Pistol George Warren’s upcoming sophomore album Mindemoya, trades heavily in geography: the album cover is a stylized map of the Mindemoya region of Manitoulin Island, which includes Mindemoya county and Lake Mindemoya; the album includes two tracks named after the Rocky Mountains; and other tracks contain references to places ranging from Rio de Janeiro to Tobermory. Despite this range of geographical signification, the sound of the album itself relies on the music both of and inspired by a single region: the American South. “Front Porch,” the opening track, starts off a lazy country-rocker before cruising into a full gospel-choir, raging-guitar finale. The soft touches of keyboard and organ bring to mind the jam-rock of the Allman Brothers, while the duelling guitars of songs like “Rocky Mountain Blues, Part II” closely recall the template laid out by Lynyrd Skynyrd and sustained by the Drive-By Truckers. Much like the ‘Truckers, PGW do a good job of balancing their rockers with slower ballads.
PGW seems to be most successful where they bring to mind their Southern-inspired, Ontario-raised predecessors, the Band. Matt Ralph’s fragile vocals in the opening lines of “Rocky Mountain Blues, Part I” are reminiscent of Rick Danko’s wavery voice, while the horn charts that give “No Stranger” its rhythm and blast across “Be Your Dog” are pure Last Waltz. The song “Be Your Dog” brings another association to mind. The lyrics make for an answer Stooges’ “I Wanna Be Your Dog,” though certainly the tone of the two songs couldn’t be more different. Curiously, Ralph’s wail is a fair approximation of what Iggy Pop with a country twang might sound like.
The song which follows “Be Your Dog,” a cover of Aretha Franklin’s “Do Right Woman, Do Right Man,” acts as the spiritual closer of the first act. The songs that follow “Do Right Woman” take a turn for the darker and more elecrified, leaving the good-times bounce of the Band-inspired horns behind for the dark electric guitar work of the ‘Stones in 1972. As I previously noted, PGW works best on this album when copping the Band, so this middle passage marks the low point of the album. That said, the gospel-tinged “Old Like a Stone” is one of my favourite from the album, and lightens this set, while the other songs still represent a young band of considerable talent. This set closes with the second half of “Rocky Mountain Blues,” noted above as an excellent take on Skynyrd-esque guitar rock.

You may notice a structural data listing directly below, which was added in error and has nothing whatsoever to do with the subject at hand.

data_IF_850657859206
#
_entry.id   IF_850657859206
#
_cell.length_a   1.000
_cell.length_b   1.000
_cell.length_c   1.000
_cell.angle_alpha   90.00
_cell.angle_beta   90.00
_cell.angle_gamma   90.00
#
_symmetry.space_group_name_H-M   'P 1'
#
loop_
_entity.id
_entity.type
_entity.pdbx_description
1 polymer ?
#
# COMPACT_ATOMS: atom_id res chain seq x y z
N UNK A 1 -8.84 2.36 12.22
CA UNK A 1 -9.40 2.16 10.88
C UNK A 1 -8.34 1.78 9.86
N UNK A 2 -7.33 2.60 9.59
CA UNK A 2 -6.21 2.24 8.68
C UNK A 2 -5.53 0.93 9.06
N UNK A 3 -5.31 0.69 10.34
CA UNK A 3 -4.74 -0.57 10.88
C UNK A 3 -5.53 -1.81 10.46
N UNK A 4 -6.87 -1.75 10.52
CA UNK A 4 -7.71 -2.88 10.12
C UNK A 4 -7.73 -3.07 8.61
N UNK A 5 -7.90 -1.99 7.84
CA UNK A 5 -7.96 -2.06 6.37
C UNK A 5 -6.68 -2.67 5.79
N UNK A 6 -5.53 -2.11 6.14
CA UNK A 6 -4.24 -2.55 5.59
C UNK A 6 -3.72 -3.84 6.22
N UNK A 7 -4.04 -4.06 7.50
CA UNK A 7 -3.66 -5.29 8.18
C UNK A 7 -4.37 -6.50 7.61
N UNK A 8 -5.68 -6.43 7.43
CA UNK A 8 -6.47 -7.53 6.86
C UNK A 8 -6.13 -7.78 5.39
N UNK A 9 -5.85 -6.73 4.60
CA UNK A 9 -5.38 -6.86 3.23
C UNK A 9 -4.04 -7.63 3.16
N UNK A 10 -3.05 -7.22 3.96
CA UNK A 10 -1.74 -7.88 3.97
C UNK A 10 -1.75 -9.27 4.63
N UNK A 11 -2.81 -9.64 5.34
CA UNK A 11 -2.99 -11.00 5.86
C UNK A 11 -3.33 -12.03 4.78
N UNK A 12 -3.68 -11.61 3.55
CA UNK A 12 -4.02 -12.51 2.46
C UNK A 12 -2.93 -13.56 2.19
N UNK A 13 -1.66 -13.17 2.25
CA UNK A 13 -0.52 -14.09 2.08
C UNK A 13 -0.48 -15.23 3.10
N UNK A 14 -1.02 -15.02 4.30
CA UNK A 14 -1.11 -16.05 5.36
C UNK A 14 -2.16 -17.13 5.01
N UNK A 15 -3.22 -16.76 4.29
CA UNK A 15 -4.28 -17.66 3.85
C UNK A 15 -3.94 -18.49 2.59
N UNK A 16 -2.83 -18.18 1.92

The final three songs, appropriately, are of a quieter variety, focusing more on acoustic strumming and atmospheric steel guitar. Of these three tracks, I’m very fond of “A Voice in the Night,” which reminds me of Langhorn Slim or Joe Pug, if he were backed by a large ensemble. The track has excellent build and sway, giving it a great Southern/folk-rock feel to it, as though one of the Drive-By Trucker’s more epic numbers had been performed by Old Crow Medicine Show.
Overall, the album is a very enjoyable experience, and would feel right at home blaring in the background of some down-home back porch booze cruise. Pistol George Warren create an excellent synthesis of their most obvious influences, and provide interesting avenues for thinking about the relationship between place, meaning and music. They are a very talented young band, and the Southern rock sounds they pursue suit them perfectly. The album comes out later this spring through Cosmic Dave’s Record Factory, and will be available either online or in person, during a Cross-Canada tour this summer.
To satiate your curiousity, dig into the video for the first single below and a live video for non-album track “Paradise.” Stay tuned for more news!
Pistol George Warren, “Front Porch”
Pistol George Warren, “Paradise (Live)”
(PS: A “radio bootleg” of another album track appears to have “snuck” onto YouTube. You didn’t hear it from me.)